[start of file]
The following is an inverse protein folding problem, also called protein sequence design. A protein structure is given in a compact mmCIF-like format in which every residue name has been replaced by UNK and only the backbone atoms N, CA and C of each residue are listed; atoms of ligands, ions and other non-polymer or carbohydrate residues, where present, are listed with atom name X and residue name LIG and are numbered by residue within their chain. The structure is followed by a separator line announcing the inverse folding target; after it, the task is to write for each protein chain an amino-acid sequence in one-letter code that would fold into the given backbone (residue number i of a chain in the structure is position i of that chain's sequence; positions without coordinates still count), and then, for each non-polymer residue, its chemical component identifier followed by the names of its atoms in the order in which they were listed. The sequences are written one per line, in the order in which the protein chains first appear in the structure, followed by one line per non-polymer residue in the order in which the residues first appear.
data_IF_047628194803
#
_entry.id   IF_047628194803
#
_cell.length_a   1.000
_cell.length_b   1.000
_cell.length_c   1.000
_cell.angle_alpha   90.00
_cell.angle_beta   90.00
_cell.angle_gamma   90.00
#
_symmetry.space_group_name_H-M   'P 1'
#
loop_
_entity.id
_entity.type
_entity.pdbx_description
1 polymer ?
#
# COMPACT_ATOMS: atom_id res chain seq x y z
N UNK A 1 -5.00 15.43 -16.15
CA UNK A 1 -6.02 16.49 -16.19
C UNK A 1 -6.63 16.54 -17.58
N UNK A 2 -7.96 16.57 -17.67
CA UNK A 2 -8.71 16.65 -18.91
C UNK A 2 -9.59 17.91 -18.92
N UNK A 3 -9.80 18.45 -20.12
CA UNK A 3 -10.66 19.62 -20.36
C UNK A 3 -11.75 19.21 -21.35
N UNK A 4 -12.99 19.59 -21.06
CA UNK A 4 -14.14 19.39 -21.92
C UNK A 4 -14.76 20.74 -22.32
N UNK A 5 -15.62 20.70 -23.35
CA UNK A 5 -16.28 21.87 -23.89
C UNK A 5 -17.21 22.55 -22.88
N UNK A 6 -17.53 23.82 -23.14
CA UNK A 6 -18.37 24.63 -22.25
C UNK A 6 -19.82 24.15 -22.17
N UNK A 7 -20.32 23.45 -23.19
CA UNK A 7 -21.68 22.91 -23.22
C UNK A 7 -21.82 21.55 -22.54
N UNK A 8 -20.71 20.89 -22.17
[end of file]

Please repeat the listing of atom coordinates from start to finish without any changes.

The following is an inverse protein folding problem, also called protein sequence design. A protein structure is given in a compact mmCIF-like format in which every residue name has been replaced by UNK and only the backbone atoms N, CA and C of each residue are listed; atoms of ligands, ions and other non-polymer or carbohydrate residues, where present, are listed with atom name X and residue name LIG and are numbered by residue within their chain. The structure is followed by a separator line announcing the inverse folding target; after it, the task is to write for each protein chain an amino-acid sequence in one-letter code that would fold into the given backbone (residue number i of a chain in the structure is position i of that chain's sequence; positions without coordinates still count), and then, for each non-polymer residue, its chemical component identifier followed by the names of its atoms in the order in which they were listed. The sequences are written one per line, in the order in which the protein chains first appear in the structure, followed by one line per non-polymer residue in the order in which the residues first appear.
data_IF_047628194803
#
_entry.id   IF_047628194803
#
_cell.length_a   1.000
_cell.length_b   1.000
_cell.length_c   1.000
_cell.angle_alpha   90.00
_cell.angle_beta   90.00
_cell.angle_gamma   90.00
#
_symmetry.space_group_name_H-M   'P 1'
#
loop_
_entity.id
_entity.type
_entity.pdbx_description
1 polymer ?
#
# COMPACT_ATOMS: atom_id res chain seq x y z
N UNK A 1 -5.00 15.43 -16.15
CA UNK A 1 -6.02 16.49 -16.19
C UNK A 1 -6.63 16.54 -17.58
N UNK A 2 -7.96 16.57 -17.67
CA UNK A 2 -8.71 16.65 -18.91
C UNK A 2 -9.59 17.91 -18.92
N UNK A 3 -9.80 18.45 -20.12
CA UNK A 3 -10.66 19.62 -20.36
C UNK A 3 -11.75 19.21 -21.35
N UNK A 4 -12.99 19.59 -21.06
CA UNK A 4 -14.14 19.39 -21.92
C UNK A 4 -14.76 20.74 -22.32
N UNK A 5 -15.62 20.70 -23.35
CA UNK A 5 -16.28 21.87 -23.89
C UNK A 5 -17.21 22.55 -22.88
N UNK A 6 -17.53 23.82 -23.14
CA UNK A 6 -18.37 24.63 -22.25
C UNK A 6 -19.82 24.15 -22.17
N UNK A 7 -20.32 23.45 -23.19
CA UNK A 7 -21.68 22.91 -23.22
C UNK A 7 -21.82 21.55 -22.54
N UNK A 8 -20.71 20.89 -22.17